What groweth to its height demands no higher;
The limit limits not, but the desire.
—‘Epilogue to the Poet's Sitter’

From stones and poets you may know,
Nothing so active is, as that which least seems so.
—‘Contemplation’

Does the fish soar to find the ocean,
The eagle plunge to find the air—
That we ask of the stars in motion
If they have rumour of thee there?
—‘The Kingdom of God’

Forming Intentional Disciples: The Path to Knowing and Following Jesus   [Top]
Sherry A. Weddell (Our Sunday Visitor, 2012). First reading. 29 March 2015.

A lot of people are talking about this little book, and with good reason. The product of years of evangelising experience on the part of the author combined with a lot of data from surveys of religious practice and belief in the United States, it is important if only for the statistical story it tells about Catholic culture in the America (and probably, much of the time, Canada as well). But it is also a valuable book because of its insistence that the kerygma be central to the practice of the faith; moreover, there is much that is practical on this subject to be found in the book. Finally, Ms. Weddell is one of those rare voices in western Catholicism to which one would be hard-pressed to attach a label: her real interest is merely (to coin a word from C.S. Lewis) Catholic. Definitely recommended.


Wulf   [Top]
Hamish Clayton (Penguin, 2011). First reading. 29 March 2015.

This novel was given to me as a gift by someone who has an oblique acquaintance (at least mediated via someone else) with the author. I mention this because otherwise I don't see how I would end up with a book from an emerging novelist in New Zealand. But I am glad that I did. While not without some rough patches, Wulf is a compelling piece of historical fiction, immersing one in the violent but fascinating ‘incident’ of the Elizabeth.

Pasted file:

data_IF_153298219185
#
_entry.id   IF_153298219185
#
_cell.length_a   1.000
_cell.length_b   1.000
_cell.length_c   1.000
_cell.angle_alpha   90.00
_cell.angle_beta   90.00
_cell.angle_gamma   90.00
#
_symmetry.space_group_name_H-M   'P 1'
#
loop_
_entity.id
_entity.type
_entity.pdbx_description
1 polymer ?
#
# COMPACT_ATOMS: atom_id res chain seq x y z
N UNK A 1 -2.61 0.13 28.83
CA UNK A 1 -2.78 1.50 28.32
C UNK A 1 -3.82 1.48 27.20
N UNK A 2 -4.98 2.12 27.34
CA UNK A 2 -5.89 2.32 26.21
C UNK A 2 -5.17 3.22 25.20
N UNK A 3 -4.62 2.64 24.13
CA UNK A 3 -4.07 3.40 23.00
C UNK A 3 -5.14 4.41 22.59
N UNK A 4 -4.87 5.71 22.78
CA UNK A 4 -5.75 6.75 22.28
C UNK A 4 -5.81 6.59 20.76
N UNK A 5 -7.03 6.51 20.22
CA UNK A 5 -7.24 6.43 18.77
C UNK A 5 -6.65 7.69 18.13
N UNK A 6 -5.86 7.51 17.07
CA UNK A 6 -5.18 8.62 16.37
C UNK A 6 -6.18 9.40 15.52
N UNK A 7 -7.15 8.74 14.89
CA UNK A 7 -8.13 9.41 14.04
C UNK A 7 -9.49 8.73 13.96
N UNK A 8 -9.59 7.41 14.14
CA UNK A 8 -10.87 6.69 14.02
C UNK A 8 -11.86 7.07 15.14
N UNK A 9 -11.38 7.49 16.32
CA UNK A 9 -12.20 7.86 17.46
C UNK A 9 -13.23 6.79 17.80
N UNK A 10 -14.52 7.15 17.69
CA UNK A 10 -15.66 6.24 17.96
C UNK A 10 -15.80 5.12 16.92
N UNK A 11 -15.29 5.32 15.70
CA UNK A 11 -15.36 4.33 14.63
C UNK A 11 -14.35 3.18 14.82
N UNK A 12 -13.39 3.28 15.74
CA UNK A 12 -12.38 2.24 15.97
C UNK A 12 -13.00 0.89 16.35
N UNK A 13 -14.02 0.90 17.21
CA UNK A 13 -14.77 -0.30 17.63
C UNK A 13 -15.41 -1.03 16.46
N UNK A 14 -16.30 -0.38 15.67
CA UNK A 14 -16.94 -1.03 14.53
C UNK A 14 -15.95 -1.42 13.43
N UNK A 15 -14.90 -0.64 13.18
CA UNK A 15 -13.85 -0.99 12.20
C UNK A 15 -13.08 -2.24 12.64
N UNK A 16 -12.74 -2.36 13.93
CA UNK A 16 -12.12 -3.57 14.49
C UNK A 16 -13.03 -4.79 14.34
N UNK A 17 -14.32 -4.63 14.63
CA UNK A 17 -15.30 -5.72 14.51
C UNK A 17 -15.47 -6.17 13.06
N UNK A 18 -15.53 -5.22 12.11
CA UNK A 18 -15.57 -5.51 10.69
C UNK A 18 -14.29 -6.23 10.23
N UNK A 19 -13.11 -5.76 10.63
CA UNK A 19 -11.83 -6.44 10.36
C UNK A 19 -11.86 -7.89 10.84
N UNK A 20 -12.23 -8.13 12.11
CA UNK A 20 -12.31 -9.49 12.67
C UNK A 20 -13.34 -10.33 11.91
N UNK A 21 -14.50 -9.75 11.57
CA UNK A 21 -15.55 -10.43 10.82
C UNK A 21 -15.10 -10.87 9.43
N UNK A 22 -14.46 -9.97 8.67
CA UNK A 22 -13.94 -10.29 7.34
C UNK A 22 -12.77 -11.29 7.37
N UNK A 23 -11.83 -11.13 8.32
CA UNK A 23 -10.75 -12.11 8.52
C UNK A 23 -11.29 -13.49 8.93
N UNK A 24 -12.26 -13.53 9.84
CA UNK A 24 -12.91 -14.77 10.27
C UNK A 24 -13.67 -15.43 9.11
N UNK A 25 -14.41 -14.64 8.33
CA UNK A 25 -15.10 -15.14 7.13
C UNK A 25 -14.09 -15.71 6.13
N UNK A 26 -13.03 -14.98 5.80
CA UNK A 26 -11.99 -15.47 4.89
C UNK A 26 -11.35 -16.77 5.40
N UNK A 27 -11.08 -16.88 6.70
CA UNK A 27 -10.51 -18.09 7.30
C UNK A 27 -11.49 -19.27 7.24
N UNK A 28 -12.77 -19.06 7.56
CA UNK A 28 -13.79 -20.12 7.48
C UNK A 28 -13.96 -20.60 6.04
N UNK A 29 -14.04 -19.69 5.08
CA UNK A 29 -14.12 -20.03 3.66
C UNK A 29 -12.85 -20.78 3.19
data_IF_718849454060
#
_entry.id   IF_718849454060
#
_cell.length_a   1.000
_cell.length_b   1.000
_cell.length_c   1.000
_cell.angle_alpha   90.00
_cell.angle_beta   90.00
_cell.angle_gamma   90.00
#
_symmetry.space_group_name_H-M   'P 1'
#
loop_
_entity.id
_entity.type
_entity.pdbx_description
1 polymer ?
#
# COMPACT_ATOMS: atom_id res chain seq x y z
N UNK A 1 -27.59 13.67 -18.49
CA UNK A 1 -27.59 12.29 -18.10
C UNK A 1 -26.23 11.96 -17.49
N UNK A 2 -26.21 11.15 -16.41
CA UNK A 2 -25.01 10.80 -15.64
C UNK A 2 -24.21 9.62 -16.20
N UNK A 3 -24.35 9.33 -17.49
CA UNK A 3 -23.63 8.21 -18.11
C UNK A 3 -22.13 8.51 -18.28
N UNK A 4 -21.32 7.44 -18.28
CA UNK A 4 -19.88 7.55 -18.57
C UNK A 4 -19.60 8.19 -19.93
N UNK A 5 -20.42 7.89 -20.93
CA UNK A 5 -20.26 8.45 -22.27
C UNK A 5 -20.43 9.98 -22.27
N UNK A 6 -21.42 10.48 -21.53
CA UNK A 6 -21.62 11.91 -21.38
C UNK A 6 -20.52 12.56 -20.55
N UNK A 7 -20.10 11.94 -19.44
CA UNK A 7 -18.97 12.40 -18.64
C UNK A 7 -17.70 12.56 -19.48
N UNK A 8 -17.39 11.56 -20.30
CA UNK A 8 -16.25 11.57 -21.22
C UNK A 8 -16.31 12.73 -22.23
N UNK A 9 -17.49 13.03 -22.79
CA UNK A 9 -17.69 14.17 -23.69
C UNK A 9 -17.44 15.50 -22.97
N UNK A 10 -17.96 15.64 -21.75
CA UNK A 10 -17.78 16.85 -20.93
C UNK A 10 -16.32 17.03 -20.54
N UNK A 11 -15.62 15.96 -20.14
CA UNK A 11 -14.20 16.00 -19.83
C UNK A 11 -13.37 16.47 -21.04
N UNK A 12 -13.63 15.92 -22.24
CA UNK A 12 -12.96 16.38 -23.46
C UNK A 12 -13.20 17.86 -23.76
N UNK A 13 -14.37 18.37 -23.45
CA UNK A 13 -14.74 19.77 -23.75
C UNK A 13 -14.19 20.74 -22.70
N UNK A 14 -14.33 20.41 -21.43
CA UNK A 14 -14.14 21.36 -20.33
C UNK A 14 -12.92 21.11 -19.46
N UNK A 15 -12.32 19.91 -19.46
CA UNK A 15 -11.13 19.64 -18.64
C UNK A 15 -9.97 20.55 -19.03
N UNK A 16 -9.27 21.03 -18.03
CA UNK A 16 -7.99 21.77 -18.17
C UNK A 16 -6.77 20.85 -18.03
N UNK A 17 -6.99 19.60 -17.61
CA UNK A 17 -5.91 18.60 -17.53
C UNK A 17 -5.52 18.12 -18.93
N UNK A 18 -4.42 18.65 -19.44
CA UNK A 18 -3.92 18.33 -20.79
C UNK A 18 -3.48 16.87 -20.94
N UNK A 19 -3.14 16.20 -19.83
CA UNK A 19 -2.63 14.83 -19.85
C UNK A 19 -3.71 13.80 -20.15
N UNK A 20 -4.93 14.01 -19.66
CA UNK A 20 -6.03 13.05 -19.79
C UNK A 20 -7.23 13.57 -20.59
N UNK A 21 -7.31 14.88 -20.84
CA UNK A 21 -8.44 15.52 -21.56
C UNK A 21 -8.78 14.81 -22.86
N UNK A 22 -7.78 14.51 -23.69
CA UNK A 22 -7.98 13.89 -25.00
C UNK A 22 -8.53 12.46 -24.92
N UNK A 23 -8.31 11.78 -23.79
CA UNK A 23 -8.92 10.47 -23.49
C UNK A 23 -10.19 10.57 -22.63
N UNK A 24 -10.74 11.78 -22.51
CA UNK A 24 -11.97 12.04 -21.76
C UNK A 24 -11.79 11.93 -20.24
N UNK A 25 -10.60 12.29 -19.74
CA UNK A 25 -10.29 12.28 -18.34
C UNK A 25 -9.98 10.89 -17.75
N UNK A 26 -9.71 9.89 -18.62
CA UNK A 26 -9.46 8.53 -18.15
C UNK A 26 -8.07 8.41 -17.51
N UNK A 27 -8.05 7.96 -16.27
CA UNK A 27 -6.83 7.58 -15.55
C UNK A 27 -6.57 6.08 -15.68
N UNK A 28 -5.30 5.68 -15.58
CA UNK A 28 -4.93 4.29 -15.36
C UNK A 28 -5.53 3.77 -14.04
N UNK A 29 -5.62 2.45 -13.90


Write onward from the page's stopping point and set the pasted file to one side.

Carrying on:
Clayton does a good job of transporting one back to the early nineteenth century and placing one in an atmosphere of danger and discovery. The plot is slow-moving; however, this is a virtue of the story rather than a vice. The prose is at times too consciously poetic, but once the author finds his rhythm things even out. On the other hand, the dialogue is in general too refined for sailors.

The title of the book is an allusion to the great Anglo Saxon poem ‘Wulf and Eadwacer’. Though only nineteen lines, it is a fascinating work because of its deep ambiguities. These are almost certainly intentional—once nice clue of this is that the word giedd in the last line, which is often translated ‘song’ in this poem (my glossary suggests ‘harmonious relationship’ as a figurative meaning), also means ‘riddle’. Clayton thus reads the incident of the Elizabeth through the lens of the poem: a neat idea, though perhaps it causes him to overstretch a little at times.

I worked through Wulf and Eadwacer before starting the novel and wondered if the most interesting possibility is that it is a sort of fable: could the narratrix be a beast and Wulf not a man but a wolf? But I digress; for this is certainly not Clayton's interpretation. And I found the novel enjoyable.


The Biography of a Silver-Fox, or, Domino Reynard of Goldur Town. With Over 100 Drawings   [Top]
Ernest Thompson Seton (The Century Col, 1909). First reading. 9 May 2015.

This may be thought of as a continued tour of Canadiana after my excursion with Farley Mowat, although as is often common, the author can be claimed by more than one country, and this book is set in New England. It is an engaging little book, and quite original in its depiction of the protagonist and his family. Domino remains solidly a fox, as Seton is quite careful never to slip into anthropomorphism. At the same time, one is able to get inside Domino's mind, so to speak.


Eichmann in Jerusalem: A Report on the Banality of Evil   [Top]
Hannah Arendt. First reading. 9 May 2015.

I found Hannah Arendt's book on The Human Condition very thought-provoking when I was studying philosophy and have been meaning for while to read some of her other work; this report is one of her other well-known works. I was a bit disoriented at first because I didn't realise that it is largely journalistic in nature when I was expecting something more philosophical, but I did not remain under the sway of my expectations for long.

Perhaps what I appreciated most about the book was that it simply gave me a better factual background of the Holocaust; Arendt gives a wide background of all the machinations and movements and policies that Adolph Eichmann was accused and found guilty of organising. It was helpful to learn about the various stages that led up to the unspeakable culmination of anti-Semitism in Nazi-controlled Europe; it was inspiring to learn of the few (alas, too few) instances, such as in Denmark, in which people heroically refused to cooperate with the programme of annihilation.